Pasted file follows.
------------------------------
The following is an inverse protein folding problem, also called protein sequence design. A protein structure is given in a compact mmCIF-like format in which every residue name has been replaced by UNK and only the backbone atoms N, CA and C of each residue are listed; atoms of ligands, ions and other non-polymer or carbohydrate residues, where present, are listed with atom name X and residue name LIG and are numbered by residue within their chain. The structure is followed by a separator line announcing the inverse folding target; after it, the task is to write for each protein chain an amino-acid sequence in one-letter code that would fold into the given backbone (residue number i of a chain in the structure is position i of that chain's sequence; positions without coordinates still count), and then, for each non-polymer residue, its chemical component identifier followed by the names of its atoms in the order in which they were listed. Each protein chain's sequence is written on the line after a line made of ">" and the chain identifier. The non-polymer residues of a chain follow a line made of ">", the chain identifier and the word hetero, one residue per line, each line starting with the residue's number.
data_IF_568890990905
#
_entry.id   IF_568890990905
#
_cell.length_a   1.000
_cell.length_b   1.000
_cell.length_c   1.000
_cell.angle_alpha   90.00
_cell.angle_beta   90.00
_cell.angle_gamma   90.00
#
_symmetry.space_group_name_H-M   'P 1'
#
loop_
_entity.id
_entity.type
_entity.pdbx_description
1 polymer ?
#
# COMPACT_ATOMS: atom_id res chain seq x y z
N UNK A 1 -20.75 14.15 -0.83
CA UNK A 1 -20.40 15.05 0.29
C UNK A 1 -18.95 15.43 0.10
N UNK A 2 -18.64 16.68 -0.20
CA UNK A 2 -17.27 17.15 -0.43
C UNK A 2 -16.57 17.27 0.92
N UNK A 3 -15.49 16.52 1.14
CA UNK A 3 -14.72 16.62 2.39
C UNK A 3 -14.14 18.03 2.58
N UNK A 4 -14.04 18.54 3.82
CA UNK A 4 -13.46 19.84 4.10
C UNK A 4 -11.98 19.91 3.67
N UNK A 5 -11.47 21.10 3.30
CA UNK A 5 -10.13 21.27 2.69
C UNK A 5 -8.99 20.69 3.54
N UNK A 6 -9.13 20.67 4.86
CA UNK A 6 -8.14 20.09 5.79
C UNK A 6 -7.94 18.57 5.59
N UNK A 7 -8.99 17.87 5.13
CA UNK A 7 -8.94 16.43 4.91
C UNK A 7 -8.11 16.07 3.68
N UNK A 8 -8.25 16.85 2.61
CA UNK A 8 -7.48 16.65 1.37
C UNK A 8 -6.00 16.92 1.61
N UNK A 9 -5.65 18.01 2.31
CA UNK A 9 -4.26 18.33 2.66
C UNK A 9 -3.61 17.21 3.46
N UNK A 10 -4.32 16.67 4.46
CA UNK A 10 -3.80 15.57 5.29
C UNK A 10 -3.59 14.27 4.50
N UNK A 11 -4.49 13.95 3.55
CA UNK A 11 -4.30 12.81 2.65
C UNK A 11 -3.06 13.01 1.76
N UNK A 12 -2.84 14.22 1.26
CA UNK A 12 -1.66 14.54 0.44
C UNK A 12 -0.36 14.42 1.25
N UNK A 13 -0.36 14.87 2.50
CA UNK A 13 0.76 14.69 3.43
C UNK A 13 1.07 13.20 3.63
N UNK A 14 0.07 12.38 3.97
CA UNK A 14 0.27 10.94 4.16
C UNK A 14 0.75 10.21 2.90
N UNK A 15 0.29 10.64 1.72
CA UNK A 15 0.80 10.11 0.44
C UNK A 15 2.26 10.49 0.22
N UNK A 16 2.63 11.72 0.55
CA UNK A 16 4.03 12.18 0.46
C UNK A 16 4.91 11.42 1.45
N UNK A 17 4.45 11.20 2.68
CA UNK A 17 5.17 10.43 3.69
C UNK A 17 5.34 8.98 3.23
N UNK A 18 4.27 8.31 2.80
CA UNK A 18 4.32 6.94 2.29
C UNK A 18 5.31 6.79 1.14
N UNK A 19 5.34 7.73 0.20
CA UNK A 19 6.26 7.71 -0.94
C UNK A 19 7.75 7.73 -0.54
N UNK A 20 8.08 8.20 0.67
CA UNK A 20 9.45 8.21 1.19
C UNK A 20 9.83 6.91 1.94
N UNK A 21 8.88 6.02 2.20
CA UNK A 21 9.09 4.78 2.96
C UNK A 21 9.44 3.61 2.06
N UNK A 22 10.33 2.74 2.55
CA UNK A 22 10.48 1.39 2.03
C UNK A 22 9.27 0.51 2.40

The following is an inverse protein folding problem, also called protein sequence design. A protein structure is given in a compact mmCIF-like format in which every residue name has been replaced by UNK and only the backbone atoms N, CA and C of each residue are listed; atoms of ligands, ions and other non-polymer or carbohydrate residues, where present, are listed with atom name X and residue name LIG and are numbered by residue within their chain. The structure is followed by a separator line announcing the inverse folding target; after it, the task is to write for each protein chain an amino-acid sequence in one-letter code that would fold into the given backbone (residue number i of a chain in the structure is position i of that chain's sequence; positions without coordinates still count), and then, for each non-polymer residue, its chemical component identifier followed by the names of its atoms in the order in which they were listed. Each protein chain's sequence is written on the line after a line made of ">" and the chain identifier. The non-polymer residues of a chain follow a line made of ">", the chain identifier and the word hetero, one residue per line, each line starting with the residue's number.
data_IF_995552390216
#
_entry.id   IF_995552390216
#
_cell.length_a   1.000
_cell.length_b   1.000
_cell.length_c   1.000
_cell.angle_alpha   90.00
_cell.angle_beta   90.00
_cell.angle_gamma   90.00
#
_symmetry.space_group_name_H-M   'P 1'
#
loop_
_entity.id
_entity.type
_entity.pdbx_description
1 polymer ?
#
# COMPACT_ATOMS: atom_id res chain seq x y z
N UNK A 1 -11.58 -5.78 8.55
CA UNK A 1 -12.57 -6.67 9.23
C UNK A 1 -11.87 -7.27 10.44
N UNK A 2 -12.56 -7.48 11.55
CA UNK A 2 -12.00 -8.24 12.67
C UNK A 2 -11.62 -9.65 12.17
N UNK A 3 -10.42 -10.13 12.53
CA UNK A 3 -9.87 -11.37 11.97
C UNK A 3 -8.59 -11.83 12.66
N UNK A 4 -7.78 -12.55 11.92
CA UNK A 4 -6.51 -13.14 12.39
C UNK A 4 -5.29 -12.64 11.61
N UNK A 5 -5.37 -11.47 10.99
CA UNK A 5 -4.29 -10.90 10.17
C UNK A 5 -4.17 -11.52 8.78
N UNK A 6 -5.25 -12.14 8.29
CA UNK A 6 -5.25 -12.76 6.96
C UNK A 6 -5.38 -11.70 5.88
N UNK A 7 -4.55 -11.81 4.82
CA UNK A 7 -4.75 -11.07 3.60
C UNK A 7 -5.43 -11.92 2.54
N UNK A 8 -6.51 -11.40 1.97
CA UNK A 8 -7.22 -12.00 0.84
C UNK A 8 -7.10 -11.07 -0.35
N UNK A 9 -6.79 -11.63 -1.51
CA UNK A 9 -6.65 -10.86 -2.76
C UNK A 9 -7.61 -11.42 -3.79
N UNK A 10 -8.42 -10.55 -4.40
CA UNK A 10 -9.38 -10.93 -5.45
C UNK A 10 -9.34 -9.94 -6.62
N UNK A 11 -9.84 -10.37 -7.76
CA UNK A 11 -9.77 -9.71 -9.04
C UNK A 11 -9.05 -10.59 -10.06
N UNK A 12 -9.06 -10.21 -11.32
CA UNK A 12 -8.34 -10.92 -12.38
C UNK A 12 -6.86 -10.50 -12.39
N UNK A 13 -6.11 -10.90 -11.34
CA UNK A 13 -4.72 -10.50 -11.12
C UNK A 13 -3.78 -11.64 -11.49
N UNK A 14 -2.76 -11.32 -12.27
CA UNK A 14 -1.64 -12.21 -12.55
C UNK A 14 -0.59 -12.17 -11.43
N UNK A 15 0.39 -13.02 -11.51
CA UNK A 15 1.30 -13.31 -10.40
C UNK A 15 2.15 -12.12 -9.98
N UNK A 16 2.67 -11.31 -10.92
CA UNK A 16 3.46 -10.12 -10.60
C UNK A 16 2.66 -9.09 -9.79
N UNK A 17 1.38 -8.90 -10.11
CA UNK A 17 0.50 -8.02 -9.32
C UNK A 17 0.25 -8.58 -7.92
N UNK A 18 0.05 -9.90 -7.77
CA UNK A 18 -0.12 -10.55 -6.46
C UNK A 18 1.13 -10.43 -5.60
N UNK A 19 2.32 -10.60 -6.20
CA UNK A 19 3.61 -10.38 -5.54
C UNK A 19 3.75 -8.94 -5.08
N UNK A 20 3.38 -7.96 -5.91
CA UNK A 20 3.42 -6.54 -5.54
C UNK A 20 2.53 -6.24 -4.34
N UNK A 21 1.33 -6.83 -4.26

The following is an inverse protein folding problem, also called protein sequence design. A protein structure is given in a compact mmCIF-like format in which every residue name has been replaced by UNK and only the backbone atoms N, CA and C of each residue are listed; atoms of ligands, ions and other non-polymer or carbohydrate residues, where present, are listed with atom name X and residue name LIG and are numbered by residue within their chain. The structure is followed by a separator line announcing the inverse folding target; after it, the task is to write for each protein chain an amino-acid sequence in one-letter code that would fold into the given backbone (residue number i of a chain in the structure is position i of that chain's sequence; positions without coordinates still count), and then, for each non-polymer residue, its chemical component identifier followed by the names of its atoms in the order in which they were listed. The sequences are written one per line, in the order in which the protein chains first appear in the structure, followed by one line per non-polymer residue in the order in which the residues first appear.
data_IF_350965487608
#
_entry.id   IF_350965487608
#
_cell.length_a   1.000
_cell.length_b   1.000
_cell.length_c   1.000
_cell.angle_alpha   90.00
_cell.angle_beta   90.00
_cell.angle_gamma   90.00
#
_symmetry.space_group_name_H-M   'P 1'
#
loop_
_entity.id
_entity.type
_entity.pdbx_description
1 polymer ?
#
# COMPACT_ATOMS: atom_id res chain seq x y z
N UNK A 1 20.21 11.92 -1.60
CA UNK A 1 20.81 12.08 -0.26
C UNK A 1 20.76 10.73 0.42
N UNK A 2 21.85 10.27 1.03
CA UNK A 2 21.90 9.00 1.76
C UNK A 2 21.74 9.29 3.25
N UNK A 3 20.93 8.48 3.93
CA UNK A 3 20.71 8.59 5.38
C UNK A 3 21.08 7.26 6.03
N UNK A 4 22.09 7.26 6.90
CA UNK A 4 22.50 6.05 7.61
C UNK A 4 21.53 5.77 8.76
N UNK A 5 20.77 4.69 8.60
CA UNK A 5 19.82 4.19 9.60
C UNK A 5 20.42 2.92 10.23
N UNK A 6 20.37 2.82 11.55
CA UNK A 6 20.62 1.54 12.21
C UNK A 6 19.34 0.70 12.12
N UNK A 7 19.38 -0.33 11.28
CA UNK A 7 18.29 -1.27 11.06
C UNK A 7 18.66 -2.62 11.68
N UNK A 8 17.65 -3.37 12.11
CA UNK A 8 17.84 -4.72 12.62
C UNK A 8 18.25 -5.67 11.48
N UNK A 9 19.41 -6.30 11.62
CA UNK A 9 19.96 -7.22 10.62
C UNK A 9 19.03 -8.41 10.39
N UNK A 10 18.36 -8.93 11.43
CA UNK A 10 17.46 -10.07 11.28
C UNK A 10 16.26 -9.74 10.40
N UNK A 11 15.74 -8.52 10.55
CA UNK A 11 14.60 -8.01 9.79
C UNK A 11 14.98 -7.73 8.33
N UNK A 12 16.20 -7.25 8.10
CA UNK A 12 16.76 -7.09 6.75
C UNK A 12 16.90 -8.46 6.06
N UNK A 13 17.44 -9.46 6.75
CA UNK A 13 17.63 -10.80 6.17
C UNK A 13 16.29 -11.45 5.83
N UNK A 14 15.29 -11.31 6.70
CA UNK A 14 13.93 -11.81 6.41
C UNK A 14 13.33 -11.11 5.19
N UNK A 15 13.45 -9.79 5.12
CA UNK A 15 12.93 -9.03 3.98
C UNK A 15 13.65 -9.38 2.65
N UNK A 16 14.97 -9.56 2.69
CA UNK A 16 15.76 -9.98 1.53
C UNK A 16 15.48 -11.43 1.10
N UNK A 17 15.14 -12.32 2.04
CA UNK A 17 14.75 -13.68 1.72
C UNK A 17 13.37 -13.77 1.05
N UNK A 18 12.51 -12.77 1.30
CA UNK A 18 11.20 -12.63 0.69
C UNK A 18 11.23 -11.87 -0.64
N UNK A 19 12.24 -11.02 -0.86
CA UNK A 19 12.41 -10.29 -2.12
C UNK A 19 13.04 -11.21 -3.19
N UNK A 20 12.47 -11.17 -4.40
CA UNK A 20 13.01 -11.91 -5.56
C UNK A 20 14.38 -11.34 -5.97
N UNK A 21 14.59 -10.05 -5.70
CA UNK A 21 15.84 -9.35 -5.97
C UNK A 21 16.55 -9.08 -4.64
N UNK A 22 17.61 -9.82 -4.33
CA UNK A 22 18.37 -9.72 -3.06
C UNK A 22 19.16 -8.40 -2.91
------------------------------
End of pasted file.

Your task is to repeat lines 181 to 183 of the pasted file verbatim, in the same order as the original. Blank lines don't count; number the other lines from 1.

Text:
#
_symmetry.space_group_name_H-M   'P 1'
#